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Investment Bank Woes Worry Traders

The health of Wall Street's investment banks and the possibility that they are holding hidden financial bomb shells has been one of the biggest worries on the minds of traders.

In fact, today is a kind of witching day for Wall Street as the firms shut their books on what has been an eventful quarter. Interesting, the New York Fed today releases its mid 2007 review and outlook for job growth in New York and New Jersey, two areas that are home to many finanacial industry workers.

The Fed economists for now expect job growth in the second half of 2007 to be similar to the first half in New York and New Jersey, 0.9 and 0.7 respectively -- "while New York City will lead the region, growing about 1.5 percent fueled by a continued expansion of services sector jobs."

But here's the caveat. The Fed economists say risks to that forecast would be a slowdown in the U.S. economy but also "recent developments in the financail markets have increased the risk of deceleration in employment growth for the region." Risk for sure. CNBC's Charlie Gasparino has been reporting job cuts are coming on Wall Street, and the Financial Times today says investment banks are set to cut 10 to 15% of their staff, victims of the market's turmoil.

A big event in September will be the earnings reports from the investment banks, which start on Sept. 12 with Goldman Sachs . Lehman and Bear Stearnsreport Sept. 13. All those stocks are up today, and one trader we like to talk to says it's the work of shorts.

Bail out with no buy out
Flanked by Treasury Secretary Hank Paulson, President Bush today introduced his "foreclosure avoidance initiative" to help homeowners facing foreclosure find a way to refinance. But he stressed the government would not bail out speculators.

"The governments got a role to play, but it is limited. A federal bailout of lenders would only encourage a recurrence of the problem. It's not the governments job to bail out speculators," he said. That comment pinged stocks and the dollar.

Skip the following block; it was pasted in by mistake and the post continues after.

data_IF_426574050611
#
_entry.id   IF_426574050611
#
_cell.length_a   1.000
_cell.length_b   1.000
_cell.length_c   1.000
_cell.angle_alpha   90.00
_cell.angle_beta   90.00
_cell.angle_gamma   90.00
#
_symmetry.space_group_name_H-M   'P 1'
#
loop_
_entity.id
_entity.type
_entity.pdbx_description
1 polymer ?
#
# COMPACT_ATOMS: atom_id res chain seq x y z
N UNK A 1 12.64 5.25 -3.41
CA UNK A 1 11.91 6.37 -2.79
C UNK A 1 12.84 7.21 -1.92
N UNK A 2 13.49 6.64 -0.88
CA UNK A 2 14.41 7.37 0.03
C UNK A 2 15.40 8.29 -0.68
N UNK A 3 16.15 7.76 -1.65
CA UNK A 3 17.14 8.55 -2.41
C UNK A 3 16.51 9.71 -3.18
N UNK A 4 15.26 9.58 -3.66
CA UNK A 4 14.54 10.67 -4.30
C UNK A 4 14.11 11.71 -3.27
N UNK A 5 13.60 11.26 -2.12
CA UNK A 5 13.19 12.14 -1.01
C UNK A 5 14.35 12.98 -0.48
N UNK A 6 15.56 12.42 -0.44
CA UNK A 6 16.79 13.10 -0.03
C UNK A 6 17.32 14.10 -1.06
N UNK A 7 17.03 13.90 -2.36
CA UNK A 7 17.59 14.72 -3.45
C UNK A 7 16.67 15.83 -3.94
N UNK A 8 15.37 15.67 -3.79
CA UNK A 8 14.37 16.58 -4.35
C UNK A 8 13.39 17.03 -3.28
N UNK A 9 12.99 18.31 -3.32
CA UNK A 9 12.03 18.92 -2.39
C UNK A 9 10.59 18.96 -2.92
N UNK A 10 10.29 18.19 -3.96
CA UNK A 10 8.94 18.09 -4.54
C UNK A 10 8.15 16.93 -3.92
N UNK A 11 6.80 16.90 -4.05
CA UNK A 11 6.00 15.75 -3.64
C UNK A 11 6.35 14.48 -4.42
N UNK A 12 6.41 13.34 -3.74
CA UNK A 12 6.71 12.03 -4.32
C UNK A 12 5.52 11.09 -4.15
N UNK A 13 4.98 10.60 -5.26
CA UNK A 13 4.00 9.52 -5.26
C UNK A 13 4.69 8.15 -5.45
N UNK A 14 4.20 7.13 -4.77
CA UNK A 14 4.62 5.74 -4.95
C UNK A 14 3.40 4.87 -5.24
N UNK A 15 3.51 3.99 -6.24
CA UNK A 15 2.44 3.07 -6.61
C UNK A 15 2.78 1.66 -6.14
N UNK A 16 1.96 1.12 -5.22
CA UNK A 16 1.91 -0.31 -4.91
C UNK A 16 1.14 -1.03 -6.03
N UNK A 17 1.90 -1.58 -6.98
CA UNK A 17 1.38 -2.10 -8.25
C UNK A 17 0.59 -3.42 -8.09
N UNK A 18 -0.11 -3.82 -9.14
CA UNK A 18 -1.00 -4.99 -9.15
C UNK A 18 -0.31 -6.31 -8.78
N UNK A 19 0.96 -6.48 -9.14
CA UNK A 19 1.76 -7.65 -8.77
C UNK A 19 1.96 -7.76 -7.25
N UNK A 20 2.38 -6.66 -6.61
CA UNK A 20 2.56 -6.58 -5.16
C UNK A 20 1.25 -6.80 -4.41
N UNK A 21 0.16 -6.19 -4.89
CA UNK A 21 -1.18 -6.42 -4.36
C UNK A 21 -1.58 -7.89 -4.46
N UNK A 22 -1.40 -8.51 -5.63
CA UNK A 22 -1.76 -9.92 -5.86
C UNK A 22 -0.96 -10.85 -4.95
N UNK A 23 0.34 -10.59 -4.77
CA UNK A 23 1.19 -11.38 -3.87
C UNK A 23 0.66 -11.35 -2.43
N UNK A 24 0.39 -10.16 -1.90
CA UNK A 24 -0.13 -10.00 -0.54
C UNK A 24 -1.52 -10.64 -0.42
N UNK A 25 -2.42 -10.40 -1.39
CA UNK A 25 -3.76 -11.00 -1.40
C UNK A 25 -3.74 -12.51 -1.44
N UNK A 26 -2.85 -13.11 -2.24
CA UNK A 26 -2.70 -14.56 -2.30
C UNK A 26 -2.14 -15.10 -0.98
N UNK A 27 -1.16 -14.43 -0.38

Those words also echoed a comment that Fed Chairman Ben Bernanke made not long before. "It is not the responsibility of the Federal Reserve--nor would it be appropriate--to protect lenders and investors from the consequences of their financial decisions," Bernanke said, in his highly anticipated speech in Jackson Hole, Wyo.

The stock market trended slightly away from its highs after both Bernanke's speech and President Bush's comments. But stocks moved back up and are breaking into the highs of the day at midday.

Bernanke walked a fine line, giving traders a little more confidence that he's on top of the markets concerns but not showing he will definitely pull the trigger on a rate cut. "I kind of expected Bernanke to be blunt and that's what he was. He did not hold anything back," said CNBC's senior economic correspondent Steve Liesman on 'The Call."

Liesman said Bernanke was clearly concerned about the economic fall out form the credit situation. "He was honest that there had been contagion," Liesman said.

Here's some Bernanke highlights:

--"The Federal Reserve stands ready to take additional actions as needed to provide liquidity and promote the orderly functioning of markets."

--"The Committee continues to monitor the situation and will act as needed to limit the adverse effects on the broader economy that may arise from the disruptions in financial markets."

Questions? Comments? marketinsider@cnbc.com

  • Patti Domm

    Patti Domm is CNBC Executive Editor, News, responsible for news coverage of the markets and economy.

  • A CNBC reporter since 1990, Bob Pisani covers Wall Street from the floor of the New York Stock Exchange.

  • CNBC Personal Finance Correspondent

  • JeeYeon Park is a writer for CNBC.com. Follow her on Twitter: @JeeYeonParkCNBC

  • Rick Santelli joined CNBC Business News as an on-air editor in 1999, reporting live from the floor of the Chicago Board of Trade.

  • Senior Producer at CNBC's Breaking News Desk.